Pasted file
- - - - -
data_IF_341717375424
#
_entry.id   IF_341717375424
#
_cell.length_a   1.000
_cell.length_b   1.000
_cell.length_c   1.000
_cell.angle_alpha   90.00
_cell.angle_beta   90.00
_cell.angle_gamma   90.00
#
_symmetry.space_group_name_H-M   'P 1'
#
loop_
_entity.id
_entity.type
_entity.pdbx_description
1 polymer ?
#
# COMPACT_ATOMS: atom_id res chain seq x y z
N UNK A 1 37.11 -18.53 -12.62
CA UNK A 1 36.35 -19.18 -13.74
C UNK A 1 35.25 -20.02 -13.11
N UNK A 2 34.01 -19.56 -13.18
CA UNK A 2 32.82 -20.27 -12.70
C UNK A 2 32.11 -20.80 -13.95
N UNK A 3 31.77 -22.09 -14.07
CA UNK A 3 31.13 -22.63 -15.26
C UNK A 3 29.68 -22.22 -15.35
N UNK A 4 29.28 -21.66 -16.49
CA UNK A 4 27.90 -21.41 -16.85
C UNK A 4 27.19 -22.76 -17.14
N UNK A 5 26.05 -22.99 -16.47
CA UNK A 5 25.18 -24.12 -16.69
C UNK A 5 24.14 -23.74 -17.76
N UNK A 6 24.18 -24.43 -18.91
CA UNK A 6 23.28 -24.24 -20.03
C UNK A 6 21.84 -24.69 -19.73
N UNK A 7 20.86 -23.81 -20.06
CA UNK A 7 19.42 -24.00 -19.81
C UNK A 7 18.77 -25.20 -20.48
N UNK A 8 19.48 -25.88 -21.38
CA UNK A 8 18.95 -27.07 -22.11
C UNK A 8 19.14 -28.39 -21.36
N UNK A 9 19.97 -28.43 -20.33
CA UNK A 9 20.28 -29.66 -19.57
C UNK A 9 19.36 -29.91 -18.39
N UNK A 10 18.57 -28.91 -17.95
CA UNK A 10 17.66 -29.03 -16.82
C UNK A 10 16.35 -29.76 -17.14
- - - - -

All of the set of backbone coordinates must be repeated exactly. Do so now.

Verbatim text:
data_IF_341717375424
#
_entry.id   IF_341717375424
#
_cell.length_a   1.000
_cell.length_b   1.000
_cell.length_c   1.000
_cell.angle_alpha   90.00
_cell.angle_beta   90.00
_cell.angle_gamma   90.00
#
_symmetry.space_group_name_H-M   'P 1'
#
loop_
_entity.id
_entity.type
_entity.pdbx_description
1 polymer ?
#
# COMPACT_ATOMS: atom_id res chain seq x y z
N UNK A 1 37.11 -18.53 -12.62
CA UNK A 1 36.35 -19.18 -13.74
C UNK A 1 35.25 -20.02 -13.11
N UNK A 2 34.01 -19.56 -13.18
CA UNK A 2 32.82 -20.27 -12.70
C UNK A 2 32.11 -20.80 -13.95
N UNK A 3 31.77 -22.09 -14.07
CA UNK A 3 31.13 -22.63 -15.26
C UNK A 3 29.68 -22.22 -15.35
N UNK A 4 29.28 -21.66 -16.49
CA UNK A 4 27.90 -21.41 -16.85
C UNK A 4 27.19 -22.76 -17.14
N UNK A 5 26.05 -22.99 -16.47
CA UNK A 5 25.18 -24.12 -16.69
C UNK A 5 24.14 -23.74 -17.76
N UNK A 6 24.18 -24.43 -18.91
CA UNK A 6 23.28 -24.24 -20.03
C UNK A 6 21.84 -24.69 -19.73
N UNK A 7 20.86 -23.81 -20.06
CA UNK A 7 19.42 -24.00 -19.81
C UNK A 7 18.77 -25.20 -20.48
N UNK A 8 19.48 -25.88 -21.38
CA UNK A 8 18.95 -27.07 -22.11
C UNK A 8 19.14 -28.39 -21.36
N UNK A 9 19.97 -28.43 -20.33
CA UNK A 9 20.28 -29.66 -19.57
C UNK A 9 19.36 -29.91 -18.39
N UNK A 10 18.57 -28.91 -17.95
CA UNK A 10 17.66 -29.03 -16.82
C UNK A 10 16.35 -29.76 -17.14